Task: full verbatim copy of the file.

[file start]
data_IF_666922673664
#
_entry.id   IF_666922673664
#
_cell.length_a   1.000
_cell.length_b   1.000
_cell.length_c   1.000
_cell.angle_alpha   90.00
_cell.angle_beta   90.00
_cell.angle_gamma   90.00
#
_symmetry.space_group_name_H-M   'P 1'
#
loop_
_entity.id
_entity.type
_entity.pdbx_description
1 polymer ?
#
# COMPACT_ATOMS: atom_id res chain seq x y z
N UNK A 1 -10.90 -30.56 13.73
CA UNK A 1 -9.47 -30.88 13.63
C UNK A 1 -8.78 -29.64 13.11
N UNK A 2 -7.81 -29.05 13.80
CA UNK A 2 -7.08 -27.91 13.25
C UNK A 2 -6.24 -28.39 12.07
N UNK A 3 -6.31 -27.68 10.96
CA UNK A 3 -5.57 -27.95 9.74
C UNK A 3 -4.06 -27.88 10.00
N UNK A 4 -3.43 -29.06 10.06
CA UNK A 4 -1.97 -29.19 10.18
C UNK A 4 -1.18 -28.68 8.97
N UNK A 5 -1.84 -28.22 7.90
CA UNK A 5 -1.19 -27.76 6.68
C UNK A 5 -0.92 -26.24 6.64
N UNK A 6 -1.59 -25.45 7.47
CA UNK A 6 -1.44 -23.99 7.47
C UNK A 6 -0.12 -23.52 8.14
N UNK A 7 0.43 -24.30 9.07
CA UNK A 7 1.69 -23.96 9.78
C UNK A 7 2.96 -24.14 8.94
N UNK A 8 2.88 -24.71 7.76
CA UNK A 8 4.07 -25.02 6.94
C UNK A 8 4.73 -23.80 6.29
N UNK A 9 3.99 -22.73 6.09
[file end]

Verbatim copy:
data_IF_666922673664
#
_entry.id   IF_666922673664
#
_cell.length_a   1.000
_cell.length_b   1.000
_cell.length_c   1.000
_cell.angle_alpha   90.00
_cell.angle_beta   90.00
_cell.angle_gamma   90.00
#
_symmetry.space_group_name_H-M   'P 1'
#
loop_
_entity.id
_entity.type
_entity.pdbx_description
1 polymer ?
#
# COMPACT_ATOMS: atom_id res chain seq x y z
N UNK A 1 -10.90 -30.56 13.73
CA UNK A 1 -9.47 -30.88 13.63
C UNK A 1 -8.78 -29.64 13.11
N UNK A 2 -7.81 -29.05 13.80
CA UNK A 2 -7.08 -27.91 13.25
C UNK A 2 -6.24 -28.39 12.07
N UNK A 3 -6.31 -27.68 10.96
CA UNK A 3 -5.57 -27.95 9.74
C UNK A 3 -4.06 -27.88 10.00
N UNK A 4 -3.43 -29.06 10.06
CA UNK A 4 -1.97 -29.19 10.18
C UNK A 4 -1.18 -28.68 8.97
N UNK A 5 -1.84 -28.22 7.90
CA UNK A 5 -1.19 -27.76 6.68
C UNK A 5 -0.92 -26.24 6.64
N UNK A 6 -1.59 -25.45 7.47
CA UNK A 6 -1.44 -23.99 7.47
C UNK A 6 -0.12 -23.52 8.14
N UNK A 7 0.43 -24.30 9.07
CA UNK A 7 1.69 -23.96 9.78
C UNK A 7 2.96 -24.14 8.94
N UNK A 8 2.88 -24.71 7.76
CA UNK A 8 4.07 -25.02 6.94
C UNK A 8 4.73 -23.80 6.29
N UNK A 9 3.99 -22.73 6.09